Get real!

Hamilton’s new pro soc­cer team just did

The Hamilton Spectator - - FRONT PAGE - STEVE MIL­TON

This is mas­sive news in the soc­cer world, and it should be just as im­pact­ful in the Hamilton sports world.

On Satur­day in Whistler, Alta., Soc­cer Canada — also re­ferred to as the Cana­dian Soc­cer As­so­ci­a­tion — unan­i­mously rat­i­fied the new Cana­dian Premier League for mem­ber­ship. And it also ac­cepted the first two CPL teams — in Hamilton and Win­nipeg — for full mem­ber­ship in the na­tional gov­ern­ing body for soc­cer.

That means there likely will be a pro­fes­sional men’s soc­cer team play­ing games in its own league at Tim Hor­tons Field as early as late sum­mer of 2018.

“It was a hugely sig­nif­i­cant day,” Hamilton Tiger-Cats CEO Scott Mitchell told The Spec­ta­tor. “I don’t think there is any ques­tion that it will ac­cel­er­ate things. It puts ev­ery­thing in mo­tion.”

With the mem­ber­ship vote, the CPL of­fi­cially be­comes Canada’s Tier I league in Fédéra­tion Internationale de Foot­ball As­so­ci­a­tion (FIFA), the world gov­ern­ing body of soc­cer.

That, in turn, sends a strong mes­sage to prospec­tive team own­ers, play­ers and mu­nic­i­pal­i­ties that this league has changed ad­jec­tives from “pro­posed” to “very real.”

“It puts us at the same ta­ble as all the other great premier soc­cer leagues in the world,” Mitchell added.

The first two of­fi­cial teams in the CPL are es­sen­tially owned by Cana­dian Foot­ball League teams.

The Hamilton soc­cer team will be owned by Bob Young, who owns the Tiger-Cats.

The Win­nipeg Foot­ball Club, which owns the Blue Bombers, will also own the soc­cer team and play out of In­vestor’s Group Field, where the Bombers play.

Why were only two teams

named Satur­day?

“Win­nipeg and Hamilton rep­re­sent ex­actly what we’re af­ter in this league,” Mitchell said. “Great own­er­ship, great man­age­ment, phe­nom­e­nal fa­cil­i­ties and an op­er­a­tion ready to go.”

Other teams could be an­nounced within the next cou­ple of months.

Paul Beirne, the league’s project man­ager and the first of­fi­cial em­ployee of the CPL, was also the first em­ployee of Toronto FC which is, and will re­main, a mem­ber of Ma­jor League Soc­cer, the Tier I league in the United States.

“It feels like the early days of Toronto FC where the de­mand and ex­cite­ment are sin­cerely there,” Beirne told The Spec­ta­tor. “It feels like Day One, like the mo­men­tum is just start­ing and will only go in one di­rec­tion from here: Up.

“I’m like a kid in a candy store right now. It’s ex­cit­ing.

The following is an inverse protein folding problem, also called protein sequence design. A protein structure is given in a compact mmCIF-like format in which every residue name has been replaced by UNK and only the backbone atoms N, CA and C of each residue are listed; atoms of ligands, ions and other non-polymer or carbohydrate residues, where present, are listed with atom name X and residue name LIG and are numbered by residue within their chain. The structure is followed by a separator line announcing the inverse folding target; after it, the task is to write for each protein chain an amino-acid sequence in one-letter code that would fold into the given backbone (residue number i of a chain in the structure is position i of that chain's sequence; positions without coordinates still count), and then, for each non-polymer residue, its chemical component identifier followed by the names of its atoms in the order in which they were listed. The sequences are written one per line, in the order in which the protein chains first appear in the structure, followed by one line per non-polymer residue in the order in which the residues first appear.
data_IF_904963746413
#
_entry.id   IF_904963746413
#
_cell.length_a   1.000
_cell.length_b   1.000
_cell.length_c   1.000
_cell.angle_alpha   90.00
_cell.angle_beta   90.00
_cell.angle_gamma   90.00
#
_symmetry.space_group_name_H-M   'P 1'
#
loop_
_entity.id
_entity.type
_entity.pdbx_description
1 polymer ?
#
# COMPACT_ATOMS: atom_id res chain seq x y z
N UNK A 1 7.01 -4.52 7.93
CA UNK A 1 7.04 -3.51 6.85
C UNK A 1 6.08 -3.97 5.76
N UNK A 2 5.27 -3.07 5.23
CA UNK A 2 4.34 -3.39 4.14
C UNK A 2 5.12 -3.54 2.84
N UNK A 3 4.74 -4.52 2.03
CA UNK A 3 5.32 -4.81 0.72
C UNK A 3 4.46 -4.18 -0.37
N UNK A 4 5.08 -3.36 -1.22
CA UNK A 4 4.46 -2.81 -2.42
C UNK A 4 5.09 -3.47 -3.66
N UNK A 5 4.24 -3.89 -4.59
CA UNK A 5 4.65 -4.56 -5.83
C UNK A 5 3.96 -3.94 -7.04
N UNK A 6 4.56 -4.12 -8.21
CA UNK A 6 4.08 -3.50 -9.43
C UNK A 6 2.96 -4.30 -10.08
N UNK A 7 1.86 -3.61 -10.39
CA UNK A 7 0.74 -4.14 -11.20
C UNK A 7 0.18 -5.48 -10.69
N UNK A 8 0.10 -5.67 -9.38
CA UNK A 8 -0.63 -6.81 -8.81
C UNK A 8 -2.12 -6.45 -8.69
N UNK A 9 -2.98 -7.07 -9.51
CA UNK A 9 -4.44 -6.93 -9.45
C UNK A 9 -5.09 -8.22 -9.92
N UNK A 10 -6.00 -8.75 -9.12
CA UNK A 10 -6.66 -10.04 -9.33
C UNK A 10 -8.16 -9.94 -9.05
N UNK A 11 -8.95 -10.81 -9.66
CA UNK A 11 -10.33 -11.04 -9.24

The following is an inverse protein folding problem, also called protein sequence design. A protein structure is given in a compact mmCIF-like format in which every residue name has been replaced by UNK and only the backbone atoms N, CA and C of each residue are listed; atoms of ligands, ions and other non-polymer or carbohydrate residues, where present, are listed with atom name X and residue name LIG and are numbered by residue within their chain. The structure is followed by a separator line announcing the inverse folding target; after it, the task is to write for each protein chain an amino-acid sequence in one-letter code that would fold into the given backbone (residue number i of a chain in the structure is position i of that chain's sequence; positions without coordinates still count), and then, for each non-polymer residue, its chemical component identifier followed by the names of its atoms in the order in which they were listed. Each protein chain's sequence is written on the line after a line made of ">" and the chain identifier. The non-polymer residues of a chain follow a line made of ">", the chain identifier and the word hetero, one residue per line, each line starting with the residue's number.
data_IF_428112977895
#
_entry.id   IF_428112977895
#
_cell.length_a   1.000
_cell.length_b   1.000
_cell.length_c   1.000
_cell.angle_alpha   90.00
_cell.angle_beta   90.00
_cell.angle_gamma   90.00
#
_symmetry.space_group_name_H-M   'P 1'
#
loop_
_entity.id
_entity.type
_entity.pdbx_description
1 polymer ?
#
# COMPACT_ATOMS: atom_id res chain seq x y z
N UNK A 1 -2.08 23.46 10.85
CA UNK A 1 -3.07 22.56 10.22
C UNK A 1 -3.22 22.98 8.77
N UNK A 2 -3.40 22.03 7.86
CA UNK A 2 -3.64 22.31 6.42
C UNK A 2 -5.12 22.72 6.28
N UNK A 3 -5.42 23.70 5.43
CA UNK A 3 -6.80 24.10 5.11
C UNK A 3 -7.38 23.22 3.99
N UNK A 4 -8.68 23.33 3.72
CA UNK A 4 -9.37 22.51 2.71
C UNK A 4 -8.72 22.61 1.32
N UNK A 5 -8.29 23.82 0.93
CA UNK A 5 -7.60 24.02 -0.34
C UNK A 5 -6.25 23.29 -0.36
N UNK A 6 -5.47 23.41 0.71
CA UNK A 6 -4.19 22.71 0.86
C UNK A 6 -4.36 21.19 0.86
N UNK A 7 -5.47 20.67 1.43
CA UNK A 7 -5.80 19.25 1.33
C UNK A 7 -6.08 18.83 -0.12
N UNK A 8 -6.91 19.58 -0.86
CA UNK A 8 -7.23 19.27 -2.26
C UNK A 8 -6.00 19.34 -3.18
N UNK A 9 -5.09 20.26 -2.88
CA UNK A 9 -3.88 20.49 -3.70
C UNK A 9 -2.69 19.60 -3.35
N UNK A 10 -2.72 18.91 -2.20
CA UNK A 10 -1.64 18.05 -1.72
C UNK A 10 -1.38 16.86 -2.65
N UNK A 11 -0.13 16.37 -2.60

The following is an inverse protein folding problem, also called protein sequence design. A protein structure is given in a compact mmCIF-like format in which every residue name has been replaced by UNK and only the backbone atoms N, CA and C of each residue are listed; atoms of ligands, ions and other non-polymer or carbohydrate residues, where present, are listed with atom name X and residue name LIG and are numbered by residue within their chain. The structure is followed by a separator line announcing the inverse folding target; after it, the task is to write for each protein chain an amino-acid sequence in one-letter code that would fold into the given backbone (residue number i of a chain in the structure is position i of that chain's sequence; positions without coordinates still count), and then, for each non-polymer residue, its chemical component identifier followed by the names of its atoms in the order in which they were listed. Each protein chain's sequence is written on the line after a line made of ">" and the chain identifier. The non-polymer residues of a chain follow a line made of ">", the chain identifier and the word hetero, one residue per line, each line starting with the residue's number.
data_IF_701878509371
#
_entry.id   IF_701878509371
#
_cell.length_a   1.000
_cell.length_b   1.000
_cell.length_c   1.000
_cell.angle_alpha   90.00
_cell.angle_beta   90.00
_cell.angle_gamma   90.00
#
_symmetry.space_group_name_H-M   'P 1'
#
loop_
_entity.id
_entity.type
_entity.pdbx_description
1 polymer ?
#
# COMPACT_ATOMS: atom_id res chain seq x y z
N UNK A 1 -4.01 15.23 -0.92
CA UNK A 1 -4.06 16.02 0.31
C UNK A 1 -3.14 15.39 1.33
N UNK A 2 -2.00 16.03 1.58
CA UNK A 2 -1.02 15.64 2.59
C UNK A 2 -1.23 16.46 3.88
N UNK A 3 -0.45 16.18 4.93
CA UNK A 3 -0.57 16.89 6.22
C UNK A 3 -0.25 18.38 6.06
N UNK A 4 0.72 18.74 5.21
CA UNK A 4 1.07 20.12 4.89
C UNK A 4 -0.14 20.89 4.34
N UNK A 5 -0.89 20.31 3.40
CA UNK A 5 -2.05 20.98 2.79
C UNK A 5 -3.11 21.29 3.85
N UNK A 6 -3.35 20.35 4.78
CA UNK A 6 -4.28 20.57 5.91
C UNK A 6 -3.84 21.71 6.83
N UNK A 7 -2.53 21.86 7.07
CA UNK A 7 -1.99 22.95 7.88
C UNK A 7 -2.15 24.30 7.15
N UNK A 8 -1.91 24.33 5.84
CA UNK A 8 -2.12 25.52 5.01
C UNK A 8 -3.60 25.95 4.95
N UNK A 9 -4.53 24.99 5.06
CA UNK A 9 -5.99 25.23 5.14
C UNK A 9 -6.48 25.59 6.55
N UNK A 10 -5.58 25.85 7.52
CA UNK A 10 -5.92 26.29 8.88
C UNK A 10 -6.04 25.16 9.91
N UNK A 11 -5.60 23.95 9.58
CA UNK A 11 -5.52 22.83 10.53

“We got 10 ex­pres­sions (in­clud­ing Hamilton and Win­nipeg) of in­ter­est from across the coun­try. And there are def­i­nitely more in the pipe­line. We’ve got more de­mand than sup­ply. We will con­tinue the process of as­sess­ing po­ten­tial mem­bers: look­ing at own­er­ship, and fa­cil­i­ties and mar­kets.

“We get one shot at this, and we want to do it right, which is why we haven’t said too much be­fore this.”

Spec­u­la­tion in soc­cer cy­berspace had the league start­ing next sum­mer or fall, with six teams: Win­nipeg and Hamilton, plus Ed­mon­ton, Cal­gary, Hal­i­fax and Ot­tawa. But that might not be the ex­act open­ing lineup.

Some of the other four might not be op­er­a­tional in the first year, and oth­ers not men­tioned in pub­lic could be in.

And there could be more than six, es­pe­cially af­ter Satur­day’s vote for­mal­ized the league’s ex­is­tence.

Mitchell said that since that vote, there have been calls and emails from other po­ten­tial own­ers, for­mer play­ers and mu­nic­i­pal­i­ties won­der­ing how they can get in­volved. The league is look­ing for fi­nan­cial strength of own­er­ship, long-term com­mit­ment and mar­ket­place sus­tain­abil­ity.

Young, who was a mi­nor­ity owner of the United Soc­cer League’s Carolina Rail­hawks, sent out a long mes­sage to Hamilton fans on so­cial me­dia that read in part, “The CPL will

fill the ex­ist­ing void in the na­tional Cana­dian soc­cer de­vel­op­ment plat­form by op­er­at­ing a top-level pro­fes­sional league, both on and off the field. The CSA and the CPL’s shared com­mit­ment is to fos­ter the de­vel­op­ment of Cana­dian play­ers.”

From the be­gin­ning of dis­cus­sions on form­ing a na­tional premier league, the fo­cus has been on de­vel­op­ing Canada’s se­nior men’s na­tional team, which has slipped into vir­tual ir­rel­e­vance on the in­ter­na­tional scene, and on increasing the num­ber of peo­ple play­ing soc­cer in Canada.

Be­cause the CPL, like the CFL, will have some form of Cana­di­ans-must-play ra­tio it’s ex­pected to de­velop more Cana­dian tal­ent, more quickly, than Ma­jor League Soc­cer, which doesn’t have a sim­i­lar leaguewide rule.

“The suc­cess of the CPL is to­tally in­ter­twined with the suc­cess of the men’s na­tional team,” Mitchell said.

“The CSA is ab­so­lutely a part­ner in this ven­ture. Canada needs to be a top-30 team in the world of men’s soc­cer and a top three or four team in CONCACAF.”

CONCACAF is the gov­ern­ing body for soc­cer in North and Cen­tral Amer­ica and the Caribbean. Soc­cer Canada pres­i­dent Vic­tor Mon­tagliani who is now the pres­i­dent of CONCACAF — mak­ing him ar­guably the most pow­er­ful Cana­dian in world sport — stepped down from his Soc­cer Canada post Satur­day.

Mitchell praised Mon­tagliani’s com­mit­ment and work to­ward es­tab­lish­ing the CPL.

The Hamilton team does not yet have a nick­name but Mitchell says, “We’re look­ing for­ward to en­gag­ing with the Hamilton soc­cer com­mu­nity on pick­ing a name.”

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